According to one example embodiment, the on-site dispensing unit is loaded by first filling the appropriate plurality of canisters, or dispensing cups with the individual medication dosages, then transporting the filled canisters to the on-site unit, and loading them into the dispensing mechanism's tubes in the order in which they are to be dispensed. The plurality of canisters or dispensing cups can be loaded, and the dispensing units controller programmed accordingly, to provide either a large number of doses per day for up to, as an example, a week at a time, or for a smaller number of doses per day over multiple weeks. The canisters or dispensing cups may be filled at the location of the on-site unit, or pre-filled at a central distribution facility, or at a local station, such a place within a nursing home.
After loading the canisters into the tubes, the unit is programmed using one of the following three methods: (i) call the central monitoring facility and have the unit programmed remotely, (ii) use a setup panel to select a pre-programmed standard, and (ii) use a setup control panel to enter in a customized schedule.
A control panel for programming the dispensing unit is preferably located under a cover of the dispensing unit, thereby preventing accidental or other altering of the stored medication dosage schedule.
In addition to the medication dispensing and monitoring functions of the dispensing unit, a further embodiment includes a wireless communicating device worn by the patient which is communicatively linked with the dispenser to provide additional emergency protection to some patients. In an emergency, the patient activates the wireless communication device, which would then communicate with the dispensing unit. The dispensing unit would in turn send an emergency message to the central monitoring station. The personal communication device may be a pendant worn around the neck, or any other suitable device that can be worn on the patient's body. The medication dispensing unit may optionally incorporate and emergency button that serves the same function as the personal communication device. Other embodiments of the wireless emergency communications device are a wall mounted wireless emergency button and a table top wireless emergency button.
The foregoing and other objects, aspects and advantages will be better understood from the following detailed description of the preferred embodiments of the invention with reference to the drawings, in which:
FIG. 1 is a high level system diagram of a medication dispensing and monitoring system according to the present invention;
FIG. 2 is an isometric view of an on-site medication dispenser according to the present invention;
FIG. 3 is an isometric view of the FIG. 2 on site medication dispenser with the cover panel open;
FIG. 4 is an exploded isometric view of the FIG. 2 on-site medication dispenser;
FIGS. 5A and 5B show a detailed operational flow chart for an on-site dispensing unit and monitoring system according to the present invention;
FIGS. 6A and 6B are an operational flow chart of an early dosing feature for combination with the apparatus and operation depicted by FIGS. 1-4, 5A and 5B;
FIGS. 7A and 7B are an operational flow chart of a messaging service feature for combination with the operational flow chart of FIGS. 5A and 5B; and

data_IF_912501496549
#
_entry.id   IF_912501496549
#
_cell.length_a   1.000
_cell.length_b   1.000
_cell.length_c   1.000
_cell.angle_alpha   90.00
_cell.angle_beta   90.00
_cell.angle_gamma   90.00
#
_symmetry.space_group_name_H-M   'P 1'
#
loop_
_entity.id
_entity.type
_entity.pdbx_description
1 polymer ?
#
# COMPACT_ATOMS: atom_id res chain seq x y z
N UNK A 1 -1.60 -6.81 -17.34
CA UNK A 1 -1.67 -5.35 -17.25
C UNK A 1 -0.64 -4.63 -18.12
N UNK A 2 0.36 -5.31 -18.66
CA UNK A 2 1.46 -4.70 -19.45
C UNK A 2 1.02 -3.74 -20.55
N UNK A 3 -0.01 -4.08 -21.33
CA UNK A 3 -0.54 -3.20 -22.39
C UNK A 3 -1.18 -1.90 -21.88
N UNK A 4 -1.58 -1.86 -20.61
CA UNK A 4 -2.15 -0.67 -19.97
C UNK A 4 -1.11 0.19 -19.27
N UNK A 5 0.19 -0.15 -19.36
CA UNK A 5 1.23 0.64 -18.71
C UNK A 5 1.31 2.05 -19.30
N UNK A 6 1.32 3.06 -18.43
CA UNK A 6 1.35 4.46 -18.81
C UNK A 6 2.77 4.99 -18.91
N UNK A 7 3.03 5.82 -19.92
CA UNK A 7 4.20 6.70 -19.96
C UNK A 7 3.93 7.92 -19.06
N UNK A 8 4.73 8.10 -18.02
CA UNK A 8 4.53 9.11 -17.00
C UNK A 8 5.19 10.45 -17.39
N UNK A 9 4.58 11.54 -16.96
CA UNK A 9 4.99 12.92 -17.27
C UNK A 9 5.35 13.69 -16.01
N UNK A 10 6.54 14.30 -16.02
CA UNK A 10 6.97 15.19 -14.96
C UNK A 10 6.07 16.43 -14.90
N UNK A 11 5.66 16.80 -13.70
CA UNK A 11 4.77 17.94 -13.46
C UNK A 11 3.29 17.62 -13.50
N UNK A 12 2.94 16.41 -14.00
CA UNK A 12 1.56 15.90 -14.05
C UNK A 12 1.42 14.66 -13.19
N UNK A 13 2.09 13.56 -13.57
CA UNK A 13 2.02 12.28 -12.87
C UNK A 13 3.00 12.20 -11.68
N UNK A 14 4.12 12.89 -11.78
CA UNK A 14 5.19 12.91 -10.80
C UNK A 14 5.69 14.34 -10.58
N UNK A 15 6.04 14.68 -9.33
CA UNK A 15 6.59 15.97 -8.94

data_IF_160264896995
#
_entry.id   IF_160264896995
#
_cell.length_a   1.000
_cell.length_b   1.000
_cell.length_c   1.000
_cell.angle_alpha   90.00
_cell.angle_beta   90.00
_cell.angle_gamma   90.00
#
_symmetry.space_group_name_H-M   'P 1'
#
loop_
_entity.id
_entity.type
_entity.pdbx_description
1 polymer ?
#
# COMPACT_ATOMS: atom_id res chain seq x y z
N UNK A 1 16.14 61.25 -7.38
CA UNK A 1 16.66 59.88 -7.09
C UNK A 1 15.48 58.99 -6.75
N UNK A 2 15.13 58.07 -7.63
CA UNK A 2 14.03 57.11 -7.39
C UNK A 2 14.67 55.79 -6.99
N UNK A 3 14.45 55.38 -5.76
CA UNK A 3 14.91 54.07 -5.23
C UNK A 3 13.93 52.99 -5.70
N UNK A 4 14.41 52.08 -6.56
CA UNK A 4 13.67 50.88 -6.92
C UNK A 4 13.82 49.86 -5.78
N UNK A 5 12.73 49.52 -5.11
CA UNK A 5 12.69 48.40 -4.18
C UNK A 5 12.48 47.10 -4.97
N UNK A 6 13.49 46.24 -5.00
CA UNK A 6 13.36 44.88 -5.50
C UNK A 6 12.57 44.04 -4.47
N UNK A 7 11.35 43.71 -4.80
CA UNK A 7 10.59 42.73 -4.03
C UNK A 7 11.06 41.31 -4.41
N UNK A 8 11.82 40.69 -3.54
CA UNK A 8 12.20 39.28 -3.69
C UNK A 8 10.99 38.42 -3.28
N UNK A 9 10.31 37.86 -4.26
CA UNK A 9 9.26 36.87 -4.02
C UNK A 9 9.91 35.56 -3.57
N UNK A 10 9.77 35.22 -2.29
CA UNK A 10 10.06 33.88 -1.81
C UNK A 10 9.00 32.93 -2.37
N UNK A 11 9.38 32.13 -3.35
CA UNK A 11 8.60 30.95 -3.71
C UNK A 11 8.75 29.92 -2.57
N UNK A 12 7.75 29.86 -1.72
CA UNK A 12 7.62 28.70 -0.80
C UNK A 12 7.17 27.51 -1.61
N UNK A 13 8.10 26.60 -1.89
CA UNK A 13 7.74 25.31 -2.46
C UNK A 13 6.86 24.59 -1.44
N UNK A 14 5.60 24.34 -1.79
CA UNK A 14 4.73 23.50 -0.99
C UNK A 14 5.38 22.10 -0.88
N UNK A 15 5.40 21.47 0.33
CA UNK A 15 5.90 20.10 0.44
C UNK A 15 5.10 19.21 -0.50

FIG. 8 is a lower-level operational flow chart of an audio messaging feature of the embodiment of FIGS. 7A and 7B.
FIG. 1 is a high level system diagram of an example medication dispensing and monitoring system according to the present invention. The FIG. 1 system includes an on-site medication dispenser 2 which stores a plurality of canisters or dispensing cups, described in detail further below, each cup filled with one or several pills of one or more type for dispensing at a prescribed time. The canisters or dispensing cups are loaded into the on-site dispensing unit 2 by authorized persons from a visiting nurse facility or from a doctor's office, or by a local caregiver. The specific apparatus and details of operation of the medical dispensing unit 2 are described further below in reference to FIGS. 2-4, 5A, and 5B.
The on-site dispensing unit 2 has a microprocessor-based controller (shown in FIG. 4), which is described further below, the controller having standard digital data storage features (not shown) both for data and for the controller programs (not shown). The dispenser unit 2 data storage receives and stores a dispensing program, or receives data entries into a prestored user-prompt program, representing the patient's prescribed medication regimen. The program or data is entered into the unit 2 manually, by either the patient or the caregiver 4, or is received via modem (not shown) from one of several remote sites including the patient's physician's office 6, a nursing facility 8, a central control/monitoring facility 20, or a retirement home facility 12. The on-site dispensing unit 2 then, by the example apparatus and operation described below, executes the entered dispensing program by alerting the patient, by a visual and/or audible means 3, at each of the programmed dosing times and, concurrent with each alerting operation, places or assigns one of its internally stored dispensing cups into a ready-to-dispense mode or mechanical state. The controller concurrently establishes a window of time, relative to the alerting signal, during which the patient can input a dispensing signal 5 via, for example, a button, shown as item 68 in FIG. 4, or other input device, such as a touchscreen (not shown). The duration of the time window is set by the entered program or by a default value.
If the user input signal 5 is received before expiration of the time window the assigned dispensing cup is output from the unit, as shown by label 7 and as described in further detail below.